Behavior Support: Preventative Strategies
Using strategies to stop problem behaviors before they occur will set your child up for success. When you use these strategies the right way, you should have fewer problem behaviors to deal with later. You can mix and match these strategies.
You Will Need
- visual schedule (picture or written schedule)
What to Do
- Catch your child being good by giving them praise when they behave well. Do this randomly, or at least once every 15 minutes.
- Use a visual schedule to help your child organize and structure their day. This is very helpful, especially when the child has a lot of free time, like during the summer or holiday breaks. Use a visual schedule strategy to transition (move) between activities.
- Provide a transition warning a few minutes before moving to the next item on the visual schedule. For example, say, “You have three minutes left to play on the tablet.”
- When it is time for your child to transition to the next activity, show them the schedule to see what is coming up. For example, say, “Up next, we are doing three math problems.”
- After completing that activity, have your child check the schedule again, check off the completed activity and repeat the process.
- Use a timer and verbal warnings for the length of each activity. This helps your child transition from activities they like to non-preferred activities. When starting an activity, set a timer so your child knows how long that activity will last. Before the end of the activity, say, “One more minute of reading your book, and then it’s time for Legos®!”
- When asking your child to complete an activity, use a “first, then” statement. For example, say, “First, you need to take a shower, and then we can play a game.”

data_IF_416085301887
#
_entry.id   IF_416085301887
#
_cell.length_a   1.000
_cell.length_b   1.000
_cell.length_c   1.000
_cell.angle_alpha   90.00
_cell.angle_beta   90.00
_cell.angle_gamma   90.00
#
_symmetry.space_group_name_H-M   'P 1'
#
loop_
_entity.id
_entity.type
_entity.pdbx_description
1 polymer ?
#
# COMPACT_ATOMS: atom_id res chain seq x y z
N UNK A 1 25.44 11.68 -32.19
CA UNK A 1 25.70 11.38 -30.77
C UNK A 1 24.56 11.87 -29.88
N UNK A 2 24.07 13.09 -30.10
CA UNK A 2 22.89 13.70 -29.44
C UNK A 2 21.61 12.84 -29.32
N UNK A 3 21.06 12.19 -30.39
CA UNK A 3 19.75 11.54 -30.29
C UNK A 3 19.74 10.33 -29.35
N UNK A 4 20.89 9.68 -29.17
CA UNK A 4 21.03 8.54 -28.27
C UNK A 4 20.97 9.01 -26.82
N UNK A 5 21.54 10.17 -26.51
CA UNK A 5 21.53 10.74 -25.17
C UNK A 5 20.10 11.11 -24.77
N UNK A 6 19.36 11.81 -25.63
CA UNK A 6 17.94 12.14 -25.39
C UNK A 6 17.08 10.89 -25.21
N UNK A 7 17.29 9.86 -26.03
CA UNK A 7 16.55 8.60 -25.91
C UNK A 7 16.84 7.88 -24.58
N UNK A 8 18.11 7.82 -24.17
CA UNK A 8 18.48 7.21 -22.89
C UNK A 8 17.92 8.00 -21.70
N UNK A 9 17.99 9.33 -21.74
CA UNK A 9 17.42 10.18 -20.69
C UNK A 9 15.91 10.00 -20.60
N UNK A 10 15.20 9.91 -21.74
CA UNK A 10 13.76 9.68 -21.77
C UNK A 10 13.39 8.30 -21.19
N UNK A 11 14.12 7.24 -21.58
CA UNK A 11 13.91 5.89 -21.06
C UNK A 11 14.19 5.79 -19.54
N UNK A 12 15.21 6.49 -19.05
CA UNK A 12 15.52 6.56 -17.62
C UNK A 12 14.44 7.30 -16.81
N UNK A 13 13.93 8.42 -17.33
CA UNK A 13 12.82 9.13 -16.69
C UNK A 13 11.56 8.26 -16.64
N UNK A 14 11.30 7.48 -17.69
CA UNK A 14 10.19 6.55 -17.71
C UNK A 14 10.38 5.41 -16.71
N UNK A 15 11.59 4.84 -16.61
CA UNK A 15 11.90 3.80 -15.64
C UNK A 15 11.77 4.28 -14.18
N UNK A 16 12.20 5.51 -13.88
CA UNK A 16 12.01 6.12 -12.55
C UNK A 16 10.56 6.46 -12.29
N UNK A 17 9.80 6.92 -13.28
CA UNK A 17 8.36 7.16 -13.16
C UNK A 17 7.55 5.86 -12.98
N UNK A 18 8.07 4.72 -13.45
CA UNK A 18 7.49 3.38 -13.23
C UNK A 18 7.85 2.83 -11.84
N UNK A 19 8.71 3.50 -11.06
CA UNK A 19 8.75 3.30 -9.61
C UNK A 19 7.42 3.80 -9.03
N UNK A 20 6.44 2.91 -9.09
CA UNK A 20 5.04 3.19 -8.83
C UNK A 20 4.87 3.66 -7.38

- Write out a list when there are multiple tasks to be done, like making the bed, cleaning up toys, etc. Provide reinforcement, like praising your child when they complete each task.
- Be ready to follow through if your child does not do a task you ask them to do. If you do not have the time or energy to follow through, it is best not to ask at that time.
- Make sure that all adults in your child’s life react to their behaviors the same way. That way it does not make it harder for you later.
- The adult dealing with the behavior should be the only one talking to your child during that time. If another adult steps in, it will confuse your child.
- Try to increase your child’s independence by completing tasks like showering, chores, and getting dressed.
- If your child acts out when asked to complete a task, remain calm and speak softly so they have to quiet down to hear you.
- Display a set of the family rules. Refer to them often as a reminder or prompt.
- It is very important for all adults to follow the behavior plan and be consistent with the plan. Be sure to communicate with one another.
- Give your child choices like, “Do you want to take a shower or do your chores first?” This helps your child have some control when possible. Choices can prevent every request or task from being a “battle” with your child. We ask children to do a lot of things each day. It is best to limit your requests to the things you really want and need.
Behavioral Support: Preventative Strategies (PDF)
HH-IV-184 ©2017, Revised 2021, Nationwide Children’s Hospital